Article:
• In the oral phase, a formed bolus is positioned in the middle of the tongue. The bolus is then pressed firmly against the tonsillar pillars, triggering the pharyngeal phase.
  • The cerebellum controls output for the motor nuclei of cranial nerves V (trigeminal), VII (facial), and XII (hypoglossal).
The oral preparatory phase refers to processing of the bolus to render it swallowable.
  • The oral propulsive phase refers to the propelling of food from the oral cavity into the oropharynx.
The oral phase is affected by surgical defects resulting in weakness of the tongue or neurologic disability. These deficits can lead to leakage of oral contents before or after the swallow, resulting in leakage into the airway.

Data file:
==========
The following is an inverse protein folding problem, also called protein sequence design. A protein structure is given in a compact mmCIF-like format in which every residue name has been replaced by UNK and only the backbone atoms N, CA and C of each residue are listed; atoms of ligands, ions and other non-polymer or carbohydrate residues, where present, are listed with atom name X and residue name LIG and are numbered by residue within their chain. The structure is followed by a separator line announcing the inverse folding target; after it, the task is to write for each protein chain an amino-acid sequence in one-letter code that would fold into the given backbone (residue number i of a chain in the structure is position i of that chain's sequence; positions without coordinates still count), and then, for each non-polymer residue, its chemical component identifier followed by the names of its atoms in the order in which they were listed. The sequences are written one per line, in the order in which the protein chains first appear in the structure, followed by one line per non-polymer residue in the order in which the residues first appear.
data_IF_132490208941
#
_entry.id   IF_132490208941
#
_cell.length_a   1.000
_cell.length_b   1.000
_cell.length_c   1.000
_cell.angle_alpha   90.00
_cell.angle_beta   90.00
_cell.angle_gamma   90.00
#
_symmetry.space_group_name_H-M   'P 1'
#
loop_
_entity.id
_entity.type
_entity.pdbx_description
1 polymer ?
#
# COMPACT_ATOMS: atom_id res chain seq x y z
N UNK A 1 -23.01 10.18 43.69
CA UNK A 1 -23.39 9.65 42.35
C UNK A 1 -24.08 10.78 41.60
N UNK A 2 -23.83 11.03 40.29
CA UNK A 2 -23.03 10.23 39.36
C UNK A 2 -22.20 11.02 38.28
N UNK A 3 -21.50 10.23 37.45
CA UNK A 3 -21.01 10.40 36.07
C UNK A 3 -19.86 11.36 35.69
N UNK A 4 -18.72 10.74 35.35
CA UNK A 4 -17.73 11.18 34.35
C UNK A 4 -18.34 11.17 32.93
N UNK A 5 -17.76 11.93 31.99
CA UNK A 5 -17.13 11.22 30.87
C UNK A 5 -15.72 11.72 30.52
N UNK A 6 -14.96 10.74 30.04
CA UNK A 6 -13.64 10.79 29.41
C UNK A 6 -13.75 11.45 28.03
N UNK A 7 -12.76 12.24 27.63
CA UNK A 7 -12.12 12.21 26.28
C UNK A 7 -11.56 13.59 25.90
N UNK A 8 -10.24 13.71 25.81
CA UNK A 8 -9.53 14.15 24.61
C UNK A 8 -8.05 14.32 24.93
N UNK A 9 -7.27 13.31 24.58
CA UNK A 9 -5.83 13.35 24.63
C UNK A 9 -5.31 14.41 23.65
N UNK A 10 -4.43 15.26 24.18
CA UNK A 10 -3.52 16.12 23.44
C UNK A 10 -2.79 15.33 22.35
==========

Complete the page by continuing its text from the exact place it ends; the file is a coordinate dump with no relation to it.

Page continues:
• Common symptoms of Oral Phase:
    • Drooling
    • Oral retention
    • Difficulty in Chewing or inadequately chewed food
    • Stranded phlegm
    • Pocketing/ squirreling, food sticking
the pharyngeal phase of swallowing is the shortest but is the most complex
The pharyngeal phase of swallowing is the shortest but is the most complex.
  • In this phase the soft palate elevates closing off the nasopharynx and preventing Nasopharyngeal regurgitation.
The superior constrictor muscle contracts, beginning pharyngeal peristalsis while the tongue base drives the bolus posteriorly.
  • Respiration ceases during expiration-the larynx elevates and the epiglottis retroflexes, driving the bolus around the opening of the larynx. The arytenoids adduct and are approximated to the base of the epiglottis.